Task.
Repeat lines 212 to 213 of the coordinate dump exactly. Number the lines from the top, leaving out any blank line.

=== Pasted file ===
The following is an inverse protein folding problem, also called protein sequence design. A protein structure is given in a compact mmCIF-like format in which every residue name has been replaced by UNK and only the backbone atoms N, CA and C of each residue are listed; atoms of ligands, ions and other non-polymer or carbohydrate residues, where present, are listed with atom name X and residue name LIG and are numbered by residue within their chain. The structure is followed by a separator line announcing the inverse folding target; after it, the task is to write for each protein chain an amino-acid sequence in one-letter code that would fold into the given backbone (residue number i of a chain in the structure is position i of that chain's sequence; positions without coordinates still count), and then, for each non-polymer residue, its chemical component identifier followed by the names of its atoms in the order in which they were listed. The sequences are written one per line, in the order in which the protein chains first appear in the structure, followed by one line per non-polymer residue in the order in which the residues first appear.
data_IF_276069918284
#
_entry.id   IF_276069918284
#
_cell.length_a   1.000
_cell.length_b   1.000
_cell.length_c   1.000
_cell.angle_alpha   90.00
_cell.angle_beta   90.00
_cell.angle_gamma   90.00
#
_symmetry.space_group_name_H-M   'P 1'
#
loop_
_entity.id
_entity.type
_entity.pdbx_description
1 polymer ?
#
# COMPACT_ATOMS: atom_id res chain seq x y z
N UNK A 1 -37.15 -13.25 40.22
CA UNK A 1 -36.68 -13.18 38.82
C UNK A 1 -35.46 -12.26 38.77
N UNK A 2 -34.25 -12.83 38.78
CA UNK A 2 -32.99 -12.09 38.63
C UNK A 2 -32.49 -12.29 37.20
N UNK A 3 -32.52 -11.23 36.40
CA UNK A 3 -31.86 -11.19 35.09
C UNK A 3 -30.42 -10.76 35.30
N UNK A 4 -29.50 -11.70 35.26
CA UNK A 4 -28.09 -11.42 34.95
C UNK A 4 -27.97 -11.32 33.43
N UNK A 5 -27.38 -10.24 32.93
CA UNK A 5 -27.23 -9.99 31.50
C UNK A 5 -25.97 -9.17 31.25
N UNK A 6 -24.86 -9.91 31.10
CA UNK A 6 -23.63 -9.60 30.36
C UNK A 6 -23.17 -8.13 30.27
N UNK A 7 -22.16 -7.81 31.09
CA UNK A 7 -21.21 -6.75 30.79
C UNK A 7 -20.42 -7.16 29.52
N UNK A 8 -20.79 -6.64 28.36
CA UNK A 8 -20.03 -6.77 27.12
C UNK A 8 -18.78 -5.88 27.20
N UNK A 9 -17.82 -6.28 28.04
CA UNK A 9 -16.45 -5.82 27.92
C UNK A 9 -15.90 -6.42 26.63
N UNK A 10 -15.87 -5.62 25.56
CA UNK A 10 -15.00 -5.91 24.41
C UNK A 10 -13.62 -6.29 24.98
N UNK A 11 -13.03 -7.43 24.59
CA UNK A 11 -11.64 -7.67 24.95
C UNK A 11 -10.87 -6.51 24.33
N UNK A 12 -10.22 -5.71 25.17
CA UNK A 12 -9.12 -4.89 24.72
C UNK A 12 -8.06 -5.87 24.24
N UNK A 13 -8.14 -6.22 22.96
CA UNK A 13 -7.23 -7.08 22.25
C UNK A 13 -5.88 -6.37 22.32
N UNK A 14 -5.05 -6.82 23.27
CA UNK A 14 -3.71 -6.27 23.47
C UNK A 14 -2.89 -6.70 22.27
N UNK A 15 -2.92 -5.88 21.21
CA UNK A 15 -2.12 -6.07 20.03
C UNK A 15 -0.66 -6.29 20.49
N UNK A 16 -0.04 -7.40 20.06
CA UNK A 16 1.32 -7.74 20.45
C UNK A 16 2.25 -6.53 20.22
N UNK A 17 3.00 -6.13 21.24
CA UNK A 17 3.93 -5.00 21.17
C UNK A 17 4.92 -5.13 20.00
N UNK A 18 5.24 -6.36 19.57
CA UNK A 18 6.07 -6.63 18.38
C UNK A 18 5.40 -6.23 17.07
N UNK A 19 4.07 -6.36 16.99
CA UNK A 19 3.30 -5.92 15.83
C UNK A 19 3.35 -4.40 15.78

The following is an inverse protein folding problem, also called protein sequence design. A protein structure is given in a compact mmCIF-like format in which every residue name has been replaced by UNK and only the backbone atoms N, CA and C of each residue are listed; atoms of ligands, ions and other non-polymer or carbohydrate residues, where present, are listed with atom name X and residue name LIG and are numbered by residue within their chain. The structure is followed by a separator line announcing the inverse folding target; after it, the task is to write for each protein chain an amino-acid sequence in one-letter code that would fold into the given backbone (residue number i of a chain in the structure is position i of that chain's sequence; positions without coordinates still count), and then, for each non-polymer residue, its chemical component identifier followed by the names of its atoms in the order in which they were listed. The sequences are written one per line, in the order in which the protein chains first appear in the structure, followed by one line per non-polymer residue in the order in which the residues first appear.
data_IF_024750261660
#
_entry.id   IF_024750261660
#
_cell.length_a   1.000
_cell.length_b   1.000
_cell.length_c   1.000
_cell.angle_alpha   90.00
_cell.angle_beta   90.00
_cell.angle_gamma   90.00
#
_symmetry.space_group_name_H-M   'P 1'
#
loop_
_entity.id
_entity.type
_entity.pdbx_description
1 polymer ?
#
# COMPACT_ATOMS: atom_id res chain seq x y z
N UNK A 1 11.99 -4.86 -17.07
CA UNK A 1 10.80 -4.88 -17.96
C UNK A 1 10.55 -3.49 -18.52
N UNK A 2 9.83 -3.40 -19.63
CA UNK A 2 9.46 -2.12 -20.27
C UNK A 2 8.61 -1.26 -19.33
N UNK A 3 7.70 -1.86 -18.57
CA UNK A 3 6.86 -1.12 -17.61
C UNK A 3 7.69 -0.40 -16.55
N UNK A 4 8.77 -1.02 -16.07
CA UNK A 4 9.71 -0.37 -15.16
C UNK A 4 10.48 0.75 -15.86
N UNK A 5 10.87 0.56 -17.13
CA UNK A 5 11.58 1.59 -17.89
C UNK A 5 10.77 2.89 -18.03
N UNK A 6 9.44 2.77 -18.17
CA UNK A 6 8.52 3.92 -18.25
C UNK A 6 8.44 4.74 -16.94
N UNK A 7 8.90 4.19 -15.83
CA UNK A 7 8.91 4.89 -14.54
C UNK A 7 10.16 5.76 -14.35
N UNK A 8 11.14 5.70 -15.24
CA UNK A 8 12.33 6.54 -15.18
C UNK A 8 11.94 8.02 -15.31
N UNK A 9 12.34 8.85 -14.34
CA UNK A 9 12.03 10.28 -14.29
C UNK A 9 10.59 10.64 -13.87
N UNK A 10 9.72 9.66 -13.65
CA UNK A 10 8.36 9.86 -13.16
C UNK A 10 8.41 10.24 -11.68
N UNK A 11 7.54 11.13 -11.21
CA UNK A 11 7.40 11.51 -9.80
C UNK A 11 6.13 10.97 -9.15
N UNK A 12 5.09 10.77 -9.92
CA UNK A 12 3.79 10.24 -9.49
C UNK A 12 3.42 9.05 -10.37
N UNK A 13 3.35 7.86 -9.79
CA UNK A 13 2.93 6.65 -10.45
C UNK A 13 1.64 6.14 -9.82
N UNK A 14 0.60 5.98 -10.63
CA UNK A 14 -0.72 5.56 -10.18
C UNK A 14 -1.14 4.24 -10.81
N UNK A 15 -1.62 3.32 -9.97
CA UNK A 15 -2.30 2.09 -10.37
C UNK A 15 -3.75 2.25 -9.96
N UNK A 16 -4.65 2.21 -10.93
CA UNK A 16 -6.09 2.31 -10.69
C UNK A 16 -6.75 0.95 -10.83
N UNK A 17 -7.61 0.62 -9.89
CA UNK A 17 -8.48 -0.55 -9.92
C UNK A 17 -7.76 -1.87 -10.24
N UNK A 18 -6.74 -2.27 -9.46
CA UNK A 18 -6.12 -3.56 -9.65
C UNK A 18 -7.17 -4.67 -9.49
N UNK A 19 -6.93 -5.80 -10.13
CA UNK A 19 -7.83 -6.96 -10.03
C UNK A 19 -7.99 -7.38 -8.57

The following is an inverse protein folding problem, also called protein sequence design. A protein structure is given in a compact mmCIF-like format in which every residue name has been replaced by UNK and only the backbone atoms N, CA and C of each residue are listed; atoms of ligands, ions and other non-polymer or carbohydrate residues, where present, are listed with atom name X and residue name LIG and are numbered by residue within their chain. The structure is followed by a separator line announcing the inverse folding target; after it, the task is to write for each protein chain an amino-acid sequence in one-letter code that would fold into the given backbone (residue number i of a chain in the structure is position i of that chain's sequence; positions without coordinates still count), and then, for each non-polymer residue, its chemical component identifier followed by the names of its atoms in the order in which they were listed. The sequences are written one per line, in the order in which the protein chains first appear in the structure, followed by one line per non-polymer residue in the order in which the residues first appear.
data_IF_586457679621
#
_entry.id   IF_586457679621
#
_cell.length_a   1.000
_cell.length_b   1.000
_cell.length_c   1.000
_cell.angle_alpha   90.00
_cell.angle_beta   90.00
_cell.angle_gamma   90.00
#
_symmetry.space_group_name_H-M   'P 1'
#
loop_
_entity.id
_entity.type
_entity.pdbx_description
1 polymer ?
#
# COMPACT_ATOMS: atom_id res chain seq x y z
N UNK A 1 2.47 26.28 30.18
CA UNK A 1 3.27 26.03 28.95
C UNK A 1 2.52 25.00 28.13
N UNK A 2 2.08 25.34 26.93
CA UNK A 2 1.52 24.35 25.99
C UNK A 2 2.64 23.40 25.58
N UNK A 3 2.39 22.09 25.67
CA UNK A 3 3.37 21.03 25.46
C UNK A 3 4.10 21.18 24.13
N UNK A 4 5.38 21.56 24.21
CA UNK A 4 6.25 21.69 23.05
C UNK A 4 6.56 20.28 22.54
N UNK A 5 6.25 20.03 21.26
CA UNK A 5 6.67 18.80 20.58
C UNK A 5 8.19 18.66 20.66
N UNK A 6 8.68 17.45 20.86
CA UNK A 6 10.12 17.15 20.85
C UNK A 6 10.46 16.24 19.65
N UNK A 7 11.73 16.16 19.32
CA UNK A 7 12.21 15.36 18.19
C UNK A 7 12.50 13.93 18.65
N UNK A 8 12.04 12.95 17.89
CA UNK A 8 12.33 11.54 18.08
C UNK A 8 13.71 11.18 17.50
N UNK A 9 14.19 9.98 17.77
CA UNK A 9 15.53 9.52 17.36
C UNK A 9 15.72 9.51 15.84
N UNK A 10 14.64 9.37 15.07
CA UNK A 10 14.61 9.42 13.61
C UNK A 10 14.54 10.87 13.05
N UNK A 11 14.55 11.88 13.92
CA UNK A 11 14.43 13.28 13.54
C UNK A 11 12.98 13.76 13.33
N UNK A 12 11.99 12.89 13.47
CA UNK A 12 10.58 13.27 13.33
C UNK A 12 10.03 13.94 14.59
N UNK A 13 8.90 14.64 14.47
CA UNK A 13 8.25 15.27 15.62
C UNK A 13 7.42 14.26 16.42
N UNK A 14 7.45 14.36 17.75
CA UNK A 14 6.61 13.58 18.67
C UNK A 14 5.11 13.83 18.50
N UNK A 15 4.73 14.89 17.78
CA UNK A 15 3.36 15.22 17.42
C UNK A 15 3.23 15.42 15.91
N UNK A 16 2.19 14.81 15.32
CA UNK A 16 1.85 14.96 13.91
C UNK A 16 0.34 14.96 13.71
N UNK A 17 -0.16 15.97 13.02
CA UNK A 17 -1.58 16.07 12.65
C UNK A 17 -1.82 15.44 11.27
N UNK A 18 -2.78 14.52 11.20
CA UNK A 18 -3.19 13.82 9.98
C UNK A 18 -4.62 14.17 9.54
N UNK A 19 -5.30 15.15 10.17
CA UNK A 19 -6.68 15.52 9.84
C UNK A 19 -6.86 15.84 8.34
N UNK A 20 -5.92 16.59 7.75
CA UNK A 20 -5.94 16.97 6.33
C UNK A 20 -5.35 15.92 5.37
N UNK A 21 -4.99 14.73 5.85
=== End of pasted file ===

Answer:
CA UNK A 12 10.58 13.27 13.33
C UNK A 12 10.03 13.94 14.59